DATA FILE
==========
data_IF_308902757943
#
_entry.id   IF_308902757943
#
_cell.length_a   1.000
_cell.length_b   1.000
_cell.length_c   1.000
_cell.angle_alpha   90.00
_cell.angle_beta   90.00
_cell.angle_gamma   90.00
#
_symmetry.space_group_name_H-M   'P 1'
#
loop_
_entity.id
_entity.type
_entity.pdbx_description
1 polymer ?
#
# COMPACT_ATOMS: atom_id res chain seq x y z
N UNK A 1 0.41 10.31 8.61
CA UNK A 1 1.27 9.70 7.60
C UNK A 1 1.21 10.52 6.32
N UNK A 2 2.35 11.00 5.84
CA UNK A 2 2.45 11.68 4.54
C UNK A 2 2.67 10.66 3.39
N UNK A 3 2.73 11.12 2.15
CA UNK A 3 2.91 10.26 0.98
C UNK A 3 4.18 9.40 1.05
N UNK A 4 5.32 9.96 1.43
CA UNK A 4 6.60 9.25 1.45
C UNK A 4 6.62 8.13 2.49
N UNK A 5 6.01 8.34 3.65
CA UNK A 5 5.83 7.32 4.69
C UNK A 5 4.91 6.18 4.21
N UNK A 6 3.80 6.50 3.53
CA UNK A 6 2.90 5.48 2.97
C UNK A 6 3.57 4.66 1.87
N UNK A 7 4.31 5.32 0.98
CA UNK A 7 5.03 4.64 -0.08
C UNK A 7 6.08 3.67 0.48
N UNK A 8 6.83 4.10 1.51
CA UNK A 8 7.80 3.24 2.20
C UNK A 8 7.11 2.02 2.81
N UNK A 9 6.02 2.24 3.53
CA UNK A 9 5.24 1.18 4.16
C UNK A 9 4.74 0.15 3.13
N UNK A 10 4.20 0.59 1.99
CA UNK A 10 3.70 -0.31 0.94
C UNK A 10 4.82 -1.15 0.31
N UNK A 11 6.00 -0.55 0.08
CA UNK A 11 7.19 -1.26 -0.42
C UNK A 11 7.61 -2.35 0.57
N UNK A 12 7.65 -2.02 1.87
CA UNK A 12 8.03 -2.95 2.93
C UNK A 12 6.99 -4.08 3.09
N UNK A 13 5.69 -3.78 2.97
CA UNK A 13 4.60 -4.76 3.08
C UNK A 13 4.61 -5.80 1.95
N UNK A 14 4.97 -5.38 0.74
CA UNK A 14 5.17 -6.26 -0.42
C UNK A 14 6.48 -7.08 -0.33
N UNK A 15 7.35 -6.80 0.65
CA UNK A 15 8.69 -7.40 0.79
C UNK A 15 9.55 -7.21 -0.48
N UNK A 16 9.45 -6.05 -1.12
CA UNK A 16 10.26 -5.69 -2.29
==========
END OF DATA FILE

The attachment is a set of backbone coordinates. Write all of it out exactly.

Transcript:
data_IF_308902757943
#
_entry.id   IF_308902757943
#
_cell.length_a   1.000
_cell.length_b   1.000
_cell.length_c   1.000
_cell.angle_alpha   90.00
_cell.angle_beta   90.00
_cell.angle_gamma   90.00
#
_symmetry.space_group_name_H-M   'P 1'
#
loop_
_entity.id
_entity.type
_entity.pdbx_description
1 polymer ?
#
# COMPACT_ATOMS: atom_id res chain seq x y z
N UNK A 1 0.41 10.31 8.61
CA UNK A 1 1.27 9.70 7.60
C UNK A 1 1.21 10.52 6.32
N UNK A 2 2.35 11.00 5.84
CA UNK A 2 2.45 11.68 4.54
C UNK A 2 2.67 10.66 3.39
N UNK A 3 2.73 11.12 2.15
CA UNK A 3 2.91 10.26 0.98
C UNK A 3 4.18 9.40 1.05
N UNK A 4 5.32 9.96 1.43
CA UNK A 4 6.60 9.25 1.45
C UNK A 4 6.62 8.13 2.49
N UNK A 5 6.01 8.34 3.65
CA UNK A 5 5.83 7.32 4.69
C UNK A 5 4.91 6.18 4.21
N UNK A 6 3.80 6.50 3.53
CA UNK A 6 2.90 5.48 2.97
C UNK A 6 3.57 4.66 1.87
N UNK A 7 4.31 5.32 0.98
CA UNK A 7 5.03 4.64 -0.08
C UNK A 7 6.08 3.67 0.48
N UNK A 8 6.83 4.10 1.51
CA UNK A 8 7.80 3.24 2.20
C UNK A 8 7.11 2.02 2.81
N UNK A 9 6.02 2.24 3.53
CA UNK A 9 5.24 1.18 4.16
C UNK A 9 4.74 0.15 3.13
N UNK A 10 4.20 0.59 1.99
CA UNK A 10 3.70 -0.31 0.94
C UNK A 10 4.82 -1.15 0.31
N UNK A 11 6.00 -0.55 0.08
CA UNK A 11 7.19 -1.26 -0.42
C UNK A 11 7.61 -2.35 0.57
N UNK A 12 7.65 -2.02 1.87
CA UNK A 12 8.03 -2.95 2.93
C UNK A 12 6.99 -4.08 3.09
N UNK A 13 5.69 -3.78 2.97
CA UNK A 13 4.60 -4.76 3.08
C UNK A 13 4.61 -5.80 1.95
N UNK A 14 4.97 -5.38 0.74
CA UNK A 14 5.17 -6.26 -0.42
C UNK A 14 6.48 -7.08 -0.33
N UNK A 15 7.35 -6.80 0.65
CA UNK A 15 8.69 -7.40 0.79
C UNK A 15 9.55 -7.21 -0.48
N UNK A 16 9.45 -6.05 -1.12
CA UNK A 16 10.26 -5.69 -2.29